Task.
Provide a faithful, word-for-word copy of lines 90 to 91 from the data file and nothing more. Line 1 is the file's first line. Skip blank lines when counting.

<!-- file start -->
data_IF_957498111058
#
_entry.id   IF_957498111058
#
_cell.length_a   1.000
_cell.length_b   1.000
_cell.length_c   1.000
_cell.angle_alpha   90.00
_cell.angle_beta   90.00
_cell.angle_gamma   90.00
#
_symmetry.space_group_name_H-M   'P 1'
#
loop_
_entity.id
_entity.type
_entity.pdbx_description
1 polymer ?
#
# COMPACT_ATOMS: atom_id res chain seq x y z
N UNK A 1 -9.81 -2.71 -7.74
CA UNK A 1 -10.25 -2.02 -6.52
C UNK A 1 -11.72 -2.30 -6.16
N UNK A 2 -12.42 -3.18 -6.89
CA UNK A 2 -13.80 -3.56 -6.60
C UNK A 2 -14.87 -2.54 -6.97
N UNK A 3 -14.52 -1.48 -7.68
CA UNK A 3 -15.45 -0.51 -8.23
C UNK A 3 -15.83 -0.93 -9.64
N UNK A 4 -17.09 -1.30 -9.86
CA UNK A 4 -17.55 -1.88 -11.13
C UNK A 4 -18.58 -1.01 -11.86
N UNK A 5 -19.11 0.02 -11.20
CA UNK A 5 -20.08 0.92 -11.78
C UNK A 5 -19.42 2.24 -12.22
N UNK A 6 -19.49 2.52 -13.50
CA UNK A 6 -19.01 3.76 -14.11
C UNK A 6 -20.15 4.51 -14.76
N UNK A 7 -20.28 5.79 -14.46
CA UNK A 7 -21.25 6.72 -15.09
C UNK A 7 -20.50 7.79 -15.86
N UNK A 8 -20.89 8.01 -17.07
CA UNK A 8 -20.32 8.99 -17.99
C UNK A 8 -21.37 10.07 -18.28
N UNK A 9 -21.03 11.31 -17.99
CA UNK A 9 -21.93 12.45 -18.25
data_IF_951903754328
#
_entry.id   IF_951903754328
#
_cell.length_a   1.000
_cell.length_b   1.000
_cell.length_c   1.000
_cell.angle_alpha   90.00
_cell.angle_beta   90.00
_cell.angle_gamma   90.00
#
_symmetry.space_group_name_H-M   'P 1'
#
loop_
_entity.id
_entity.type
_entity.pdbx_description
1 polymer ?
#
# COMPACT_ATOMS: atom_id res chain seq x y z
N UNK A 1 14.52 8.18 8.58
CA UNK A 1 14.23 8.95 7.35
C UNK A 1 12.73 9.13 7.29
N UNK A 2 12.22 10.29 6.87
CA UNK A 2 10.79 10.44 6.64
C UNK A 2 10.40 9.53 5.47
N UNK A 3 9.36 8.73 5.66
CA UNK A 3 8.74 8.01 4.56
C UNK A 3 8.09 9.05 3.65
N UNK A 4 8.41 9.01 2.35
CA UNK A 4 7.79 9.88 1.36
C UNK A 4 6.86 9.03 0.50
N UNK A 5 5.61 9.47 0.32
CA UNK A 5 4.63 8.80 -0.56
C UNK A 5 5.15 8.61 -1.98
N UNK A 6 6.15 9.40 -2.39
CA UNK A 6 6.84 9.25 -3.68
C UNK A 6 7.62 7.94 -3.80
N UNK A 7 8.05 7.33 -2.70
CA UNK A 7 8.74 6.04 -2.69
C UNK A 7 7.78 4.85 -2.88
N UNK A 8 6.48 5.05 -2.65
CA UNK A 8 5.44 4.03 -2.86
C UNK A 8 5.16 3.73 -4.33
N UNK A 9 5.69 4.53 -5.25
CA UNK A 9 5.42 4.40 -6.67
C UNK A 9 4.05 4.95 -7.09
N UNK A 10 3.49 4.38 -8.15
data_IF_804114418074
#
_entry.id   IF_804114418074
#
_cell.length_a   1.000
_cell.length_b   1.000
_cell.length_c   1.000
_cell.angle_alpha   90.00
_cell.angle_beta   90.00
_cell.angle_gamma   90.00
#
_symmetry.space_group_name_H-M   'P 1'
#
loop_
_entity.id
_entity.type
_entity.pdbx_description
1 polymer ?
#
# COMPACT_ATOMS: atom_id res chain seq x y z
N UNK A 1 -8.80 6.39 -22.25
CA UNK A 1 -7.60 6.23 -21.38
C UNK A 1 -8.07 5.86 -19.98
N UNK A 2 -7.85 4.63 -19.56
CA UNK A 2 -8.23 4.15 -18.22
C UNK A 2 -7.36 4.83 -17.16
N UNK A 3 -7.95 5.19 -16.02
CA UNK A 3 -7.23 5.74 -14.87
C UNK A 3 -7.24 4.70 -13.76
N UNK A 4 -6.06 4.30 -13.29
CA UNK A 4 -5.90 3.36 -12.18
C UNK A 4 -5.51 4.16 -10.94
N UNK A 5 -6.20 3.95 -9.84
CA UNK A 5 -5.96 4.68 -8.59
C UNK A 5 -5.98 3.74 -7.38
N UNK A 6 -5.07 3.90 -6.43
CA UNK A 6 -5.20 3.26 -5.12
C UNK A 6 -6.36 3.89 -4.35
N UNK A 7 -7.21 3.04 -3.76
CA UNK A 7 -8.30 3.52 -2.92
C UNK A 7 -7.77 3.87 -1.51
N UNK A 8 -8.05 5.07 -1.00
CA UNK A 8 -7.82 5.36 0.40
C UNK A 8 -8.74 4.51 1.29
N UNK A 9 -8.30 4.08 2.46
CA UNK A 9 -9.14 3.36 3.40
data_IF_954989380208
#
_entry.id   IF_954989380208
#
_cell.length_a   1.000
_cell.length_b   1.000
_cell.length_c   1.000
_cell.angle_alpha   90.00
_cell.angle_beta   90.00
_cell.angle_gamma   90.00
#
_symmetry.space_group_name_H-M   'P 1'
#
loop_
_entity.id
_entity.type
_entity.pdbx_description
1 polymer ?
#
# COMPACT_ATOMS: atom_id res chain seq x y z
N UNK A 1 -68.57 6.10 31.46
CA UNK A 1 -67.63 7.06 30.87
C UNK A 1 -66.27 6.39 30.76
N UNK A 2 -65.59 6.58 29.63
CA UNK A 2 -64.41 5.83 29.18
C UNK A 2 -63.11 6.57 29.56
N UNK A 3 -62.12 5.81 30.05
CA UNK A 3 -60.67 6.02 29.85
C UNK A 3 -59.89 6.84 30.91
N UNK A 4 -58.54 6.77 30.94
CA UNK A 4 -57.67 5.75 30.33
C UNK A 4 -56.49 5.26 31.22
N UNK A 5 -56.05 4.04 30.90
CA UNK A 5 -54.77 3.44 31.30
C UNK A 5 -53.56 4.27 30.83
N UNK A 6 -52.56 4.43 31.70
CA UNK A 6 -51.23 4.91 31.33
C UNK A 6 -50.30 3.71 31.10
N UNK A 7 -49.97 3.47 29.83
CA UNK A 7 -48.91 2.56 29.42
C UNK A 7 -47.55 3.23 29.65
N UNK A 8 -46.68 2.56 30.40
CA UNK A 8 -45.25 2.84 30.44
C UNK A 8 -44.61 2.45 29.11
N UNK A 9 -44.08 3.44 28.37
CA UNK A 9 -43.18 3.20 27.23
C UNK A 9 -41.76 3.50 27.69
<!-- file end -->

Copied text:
C UNK A 8 5.16 3.73 -4.33
N UNK A 9 5.69 4.53 -5.25